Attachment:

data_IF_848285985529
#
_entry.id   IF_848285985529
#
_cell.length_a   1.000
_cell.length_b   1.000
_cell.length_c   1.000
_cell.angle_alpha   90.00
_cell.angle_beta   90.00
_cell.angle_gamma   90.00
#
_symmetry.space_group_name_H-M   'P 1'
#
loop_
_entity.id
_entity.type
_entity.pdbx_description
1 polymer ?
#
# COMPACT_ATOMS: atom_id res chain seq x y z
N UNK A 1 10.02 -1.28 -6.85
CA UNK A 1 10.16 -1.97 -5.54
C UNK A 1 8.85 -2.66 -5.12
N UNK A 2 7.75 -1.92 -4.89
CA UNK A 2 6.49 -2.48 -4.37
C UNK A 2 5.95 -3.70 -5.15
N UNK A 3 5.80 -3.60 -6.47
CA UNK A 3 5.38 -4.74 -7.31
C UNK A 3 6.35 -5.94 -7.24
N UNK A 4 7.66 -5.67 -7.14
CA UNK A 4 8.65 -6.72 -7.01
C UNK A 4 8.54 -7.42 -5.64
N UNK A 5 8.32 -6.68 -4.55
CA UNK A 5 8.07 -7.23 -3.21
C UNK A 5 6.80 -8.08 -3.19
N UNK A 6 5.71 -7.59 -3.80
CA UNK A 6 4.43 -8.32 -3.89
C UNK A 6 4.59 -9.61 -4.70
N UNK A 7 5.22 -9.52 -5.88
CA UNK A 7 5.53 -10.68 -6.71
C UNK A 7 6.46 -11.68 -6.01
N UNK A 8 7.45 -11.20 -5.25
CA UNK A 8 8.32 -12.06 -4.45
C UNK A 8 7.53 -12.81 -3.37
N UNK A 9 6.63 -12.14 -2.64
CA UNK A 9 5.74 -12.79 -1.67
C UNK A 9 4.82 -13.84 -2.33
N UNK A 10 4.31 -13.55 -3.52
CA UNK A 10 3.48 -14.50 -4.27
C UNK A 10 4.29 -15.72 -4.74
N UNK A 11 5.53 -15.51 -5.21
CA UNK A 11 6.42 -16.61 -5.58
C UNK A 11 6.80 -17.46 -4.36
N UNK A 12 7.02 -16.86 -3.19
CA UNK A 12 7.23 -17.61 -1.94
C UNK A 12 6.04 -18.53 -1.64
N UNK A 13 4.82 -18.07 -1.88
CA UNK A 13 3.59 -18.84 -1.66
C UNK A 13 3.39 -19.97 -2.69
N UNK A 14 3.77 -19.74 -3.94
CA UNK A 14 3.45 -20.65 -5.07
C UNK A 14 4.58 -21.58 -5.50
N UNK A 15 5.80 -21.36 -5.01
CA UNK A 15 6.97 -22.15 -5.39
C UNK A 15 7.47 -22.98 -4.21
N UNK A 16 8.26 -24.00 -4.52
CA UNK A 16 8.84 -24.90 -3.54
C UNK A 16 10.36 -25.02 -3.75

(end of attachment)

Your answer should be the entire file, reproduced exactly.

data_IF_848285985529
#
_entry.id   IF_848285985529
#
_cell.length_a   1.000
_cell.length_b   1.000
_cell.length_c   1.000
_cell.angle_alpha   90.00
_cell.angle_beta   90.00
_cell.angle_gamma   90.00
#
_symmetry.space_group_name_H-M   'P 1'
#
loop_
_entity.id
_entity.type
_entity.pdbx_description
1 polymer ?
#
# COMPACT_ATOMS: atom_id res chain seq x y z
N UNK A 1 10.02 -1.28 -6.85
CA UNK A 1 10.16 -1.97 -5.54
C UNK A 1 8.85 -2.66 -5.12
N UNK A 2 7.75 -1.92 -4.89
CA UNK A 2 6.49 -2.48 -4.37
C UNK A 2 5.95 -3.70 -5.15
N UNK A 3 5.80 -3.60 -6.47
CA UNK A 3 5.38 -4.74 -7.31
C UNK A 3 6.35 -5.94 -7.24
N UNK A 4 7.66 -5.67 -7.14
CA UNK A 4 8.65 -6.72 -7.01
C UNK A 4 8.54 -7.42 -5.64
N UNK A 5 8.32 -6.68 -4.55
CA UNK A 5 8.07 -7.23 -3.21
C UNK A 5 6.80 -8.08 -3.19
N UNK A 6 5.71 -7.59 -3.80
CA UNK A 6 4.43 -8.32 -3.89
C UNK A 6 4.59 -9.61 -4.70
N UNK A 7 5.22 -9.52 -5.88
CA UNK A 7 5.53 -10.68 -6.71
C UNK A 7 6.46 -11.68 -6.01
N UNK A 8 7.45 -11.20 -5.25
CA UNK A 8 8.32 -12.06 -4.45
C UNK A 8 7.53 -12.81 -3.37
N UNK A 9 6.63 -12.14 -2.64
CA UNK A 9 5.74 -12.79 -1.67
C UNK A 9 4.82 -13.84 -2.33
N UNK A 10 4.31 -13.55 -3.52
CA UNK A 10 3.48 -14.50 -4.27
C UNK A 10 4.29 -15.72 -4.74
N UNK A 11 5.53 -15.51 -5.21
CA UNK A 11 6.42 -16.61 -5.58
C UNK A 11 6.80 -17.46 -4.36
N UNK A 12 7.02 -16.86 -3.19
CA UNK A 12 7.23 -17.61 -1.94
C UNK A 12 6.04 -18.53 -1.64
N UNK A 13 4.82 -18.07 -1.88
CA UNK A 13 3.59 -18.84 -1.66
C UNK A 13 3.39 -19.97 -2.69
N UNK A 14 3.77 -19.74 -3.94
CA UNK A 14 3.45 -20.65 -5.07
C UNK A 14 4.58 -21.58 -5.50
N UNK A 15 5.80 -21.36 -5.01
CA UNK A 15 6.97 -22.15 -5.39
C UNK A 15 7.47 -22.98 -4.21
N UNK A 16 8.26 -24.00 -4.52
CA UNK A 16 8.84 -24.90 -3.54
C UNK A 16 10.36 -25.02 -3.75